“My health is fine, my fitness levels are fine, but every so often you have dark days but there is always sunshine and every day is a new day".
Maurice
Frequently asked questions (FAQs) about watchful waiting
PSA test

  

  • If you begin to develop other symptoms, such as bone pain, your doctor may send you for a CT or bone scan. This is to see if your cancer has spread. To learn more about CT and bone scans, visit our ‘testing and diagnosis’ page (this link will open in a new tab).
Hormone therapy (tablets)

Your doctor will talk to you about managing and controlling any symptoms. This may mean you have hormone therapy. Hormone therapy can help to shrink prostate cancer and slow down its growth. It may help to improve any symptoms you are having. Visit our page on hormone therapy  to find out more. This link will open in a new tab.

Radiotherapy

If your cancer has spread to your bones, you may be offered other treatments such as radiotherapy. The radiotherapy is given to the area of bone affected by the cancer. This is used to control the cancer and improve your symptoms. It will not cure your cancer. Visit our page on radiotherapy to find out more. This link will open in a new tab.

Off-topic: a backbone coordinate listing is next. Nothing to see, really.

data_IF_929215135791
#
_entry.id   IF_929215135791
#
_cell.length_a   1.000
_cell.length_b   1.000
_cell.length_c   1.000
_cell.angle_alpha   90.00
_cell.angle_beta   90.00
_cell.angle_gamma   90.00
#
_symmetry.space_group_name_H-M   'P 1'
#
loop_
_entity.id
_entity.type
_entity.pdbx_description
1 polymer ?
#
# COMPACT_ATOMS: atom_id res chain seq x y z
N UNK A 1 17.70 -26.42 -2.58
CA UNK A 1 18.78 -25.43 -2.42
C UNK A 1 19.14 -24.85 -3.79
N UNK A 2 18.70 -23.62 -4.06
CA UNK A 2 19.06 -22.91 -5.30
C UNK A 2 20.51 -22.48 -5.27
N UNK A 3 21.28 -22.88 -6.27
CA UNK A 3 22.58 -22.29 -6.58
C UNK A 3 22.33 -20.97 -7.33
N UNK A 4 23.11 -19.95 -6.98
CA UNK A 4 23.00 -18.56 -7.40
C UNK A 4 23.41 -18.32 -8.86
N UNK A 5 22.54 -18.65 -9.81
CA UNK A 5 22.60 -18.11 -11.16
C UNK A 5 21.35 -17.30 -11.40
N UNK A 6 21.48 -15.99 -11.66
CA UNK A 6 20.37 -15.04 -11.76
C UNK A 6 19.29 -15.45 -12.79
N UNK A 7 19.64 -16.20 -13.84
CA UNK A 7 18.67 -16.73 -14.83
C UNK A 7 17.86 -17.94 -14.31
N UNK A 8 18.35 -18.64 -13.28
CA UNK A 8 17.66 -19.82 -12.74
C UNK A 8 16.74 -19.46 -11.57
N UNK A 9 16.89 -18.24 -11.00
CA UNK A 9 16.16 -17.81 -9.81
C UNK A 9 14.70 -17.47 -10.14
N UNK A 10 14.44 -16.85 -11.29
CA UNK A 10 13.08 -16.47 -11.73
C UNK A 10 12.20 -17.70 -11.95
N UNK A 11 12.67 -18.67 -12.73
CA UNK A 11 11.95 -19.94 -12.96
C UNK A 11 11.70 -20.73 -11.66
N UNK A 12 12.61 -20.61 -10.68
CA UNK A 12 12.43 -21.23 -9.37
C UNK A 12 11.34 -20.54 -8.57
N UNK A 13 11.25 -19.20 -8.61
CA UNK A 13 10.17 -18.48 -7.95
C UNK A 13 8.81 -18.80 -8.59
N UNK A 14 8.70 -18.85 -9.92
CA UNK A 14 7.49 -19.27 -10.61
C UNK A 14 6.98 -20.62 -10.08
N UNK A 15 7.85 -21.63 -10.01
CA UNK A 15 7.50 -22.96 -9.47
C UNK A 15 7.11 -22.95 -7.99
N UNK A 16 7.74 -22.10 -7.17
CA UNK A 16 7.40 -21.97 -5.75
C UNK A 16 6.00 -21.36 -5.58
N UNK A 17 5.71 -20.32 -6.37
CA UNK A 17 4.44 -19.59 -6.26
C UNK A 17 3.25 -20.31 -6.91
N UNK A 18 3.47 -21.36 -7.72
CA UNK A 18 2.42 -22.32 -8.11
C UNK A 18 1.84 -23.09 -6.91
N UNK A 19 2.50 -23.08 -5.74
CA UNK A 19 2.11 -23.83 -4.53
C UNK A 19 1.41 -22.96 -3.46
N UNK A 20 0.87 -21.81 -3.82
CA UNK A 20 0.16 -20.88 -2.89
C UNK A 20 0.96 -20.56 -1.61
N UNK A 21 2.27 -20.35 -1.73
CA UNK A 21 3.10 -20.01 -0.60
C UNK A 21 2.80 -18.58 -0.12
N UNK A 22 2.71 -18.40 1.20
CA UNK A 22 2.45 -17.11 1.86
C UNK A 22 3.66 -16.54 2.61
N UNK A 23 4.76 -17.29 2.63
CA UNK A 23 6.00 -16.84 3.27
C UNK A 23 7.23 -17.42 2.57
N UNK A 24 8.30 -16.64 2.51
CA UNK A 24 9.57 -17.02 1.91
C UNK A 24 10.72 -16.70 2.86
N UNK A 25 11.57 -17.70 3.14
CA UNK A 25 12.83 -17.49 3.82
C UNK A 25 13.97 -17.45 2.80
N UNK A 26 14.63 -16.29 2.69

• As you are not having any active treatments, you should not have any pain
  • If your cancer grows or spreads, you may start to get symptoms such as bone pain.
  • You will need to take time off work for your PSA blood tests
  • If your cancer grows or spreads, you may need to visit the hospital to see your doctor or nurse. 

Talk to your doctor or nurse if:

 

    You start having problems peeing

 

 

 

    You get pain in your bones

 

 

 

    You feel constantly tired and weak

 

 

weight loss

 

  You have lost weight and you don‘t know why.